Almost 50% of cystoprostatectomy specimens performed for urothelial carcinoma also contain adenocarcinoma of the prostate.1,39–41 Therefore, the finding in a TURP of a small focus of well-differentiated adenocarcinoma of the prostate should not necessarily influence whether a separate focus of poorly differentiated tumor is urothelial carcinoma or adenocarcinoma of the prostate. We have even seen rare cases of collision tumors between prostatic adenocarcinoma and urothelial carcinoma (Fig. 15.11).
INTRADUCTAL UROTHELIAL CARCINOMA INVOLVING THE PROSTATE
Most commonly, urothelial carcinoma involves the prostate in a setting of a patient with bladder urothelial carcinoma. Although topical chemotherapy and immunotherapy for superficial bladder carcinomas appear to act by direct contact with neoplastic epithelium, it has become critical to identify those cases of bladder urothelial carcinomas with prostatic involvement, because conservative management will not treat these cases effectively. Currently, biopsies of the prostatic urethra and suburethral prostate tissue are often recommended as a staging procedure in patients undergoing conservative treatment for superficial bladder tumors. It is also important to evaluate the urothelium in routine TURP specimens, because we have seen several cases of carcinoma in situ (CIS) where no history of bladder cancer was present. Several studies have shown that by examining random sections of the prostate at the time of cystectomy for urothelial carcinoma of the bladder, between 12% and 20% of the cases will be shown to have prostatic involvement by urothelial carcinoma. If serial sections of the prostate in cystoprostatectomy specimens with bladder urothelial carcinoma are performed, involvement of the prostate by urothelial carcinoma may be found in 37% to 45% of the cases.1,42,43 If intraductal urothelial carcinoma is identified on TURP or transurethral biopsy, patients usually will be recommended for radical cystoprostatectomy. The finding of intraductal urothelial carcinoma also has been demonstrated to increase the risk of urethral recurrence following cystoprostatectomy, such that its identification may also result in prophylactic total urethrectomy.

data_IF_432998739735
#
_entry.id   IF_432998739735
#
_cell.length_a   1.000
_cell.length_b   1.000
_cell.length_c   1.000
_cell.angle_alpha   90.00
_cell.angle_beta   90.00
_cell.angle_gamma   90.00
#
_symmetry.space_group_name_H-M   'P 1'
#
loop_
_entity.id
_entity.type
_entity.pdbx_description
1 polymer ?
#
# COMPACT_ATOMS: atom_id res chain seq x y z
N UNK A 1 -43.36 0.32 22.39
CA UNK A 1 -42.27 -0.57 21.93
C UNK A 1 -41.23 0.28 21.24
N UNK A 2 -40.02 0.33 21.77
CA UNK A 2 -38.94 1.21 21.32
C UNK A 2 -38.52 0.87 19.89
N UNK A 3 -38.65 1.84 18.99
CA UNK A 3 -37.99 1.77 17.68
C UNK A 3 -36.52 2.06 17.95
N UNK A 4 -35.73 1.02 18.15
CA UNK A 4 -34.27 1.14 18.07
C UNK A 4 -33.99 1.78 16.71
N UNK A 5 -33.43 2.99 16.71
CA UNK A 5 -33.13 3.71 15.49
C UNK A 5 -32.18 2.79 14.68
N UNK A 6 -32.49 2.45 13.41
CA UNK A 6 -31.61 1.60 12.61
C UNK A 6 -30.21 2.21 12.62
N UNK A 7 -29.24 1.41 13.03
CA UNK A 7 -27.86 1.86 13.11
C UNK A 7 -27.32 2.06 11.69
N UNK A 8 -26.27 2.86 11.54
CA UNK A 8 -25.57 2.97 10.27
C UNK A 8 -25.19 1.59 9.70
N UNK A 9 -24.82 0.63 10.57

Intraductal urothelial carcinoma of the prostate is usually accompanied by CIS of the prostatic urethra. Involvement of the prostate appears to be by direct extension from the overlying urethra, because in the majority of cases, the more centrally located prostatic ducts are involved by urothelial neoplasia to a greater extent than the peripheral ducts and acini. Intraductal urothelial carcinoma of the prostatic ducts initially consists of malignant urothelial cells insinuating themselves between the basal cell layer and the columnar to cuboidal luminal epithelium of the prostatic ducts. More peripherally, urothelial carcinoma spreads in a pagetoid fashion within the ducts. Similar to that seen in the breast, large tumor cells with clear cytoplasm are seen in the midst of otherwise normal urothelium. With more extensive involvement, urothelial carcinoma fills and expands ducts and often develops central comedonecrosis (Fig. 15.12, eFigs. 15.4 to 15.17). Intraductal urothelial carcinoma of the prostatic ducts without prostatic stromal invasion tends to be seen in lower stage bladder urothelial carcinomas. Once resected by cystoprostatectomy, the noninvasive involvement of the prostate by urothelial carcinoma does not adversely affect survival; the prognosis is determined by the stage of the bladder tumor.1,2,44 In prostates with intraductal urothelial carcinoma and stromal invasion, the associated bladder tumors tend to be high-stage, in which case the already poor prognosis is not affected by the prostatic involvement.1 However, intraductal and infiltrating prostatic urothelial carcinoma may also be associated with low-stage bladder tumors.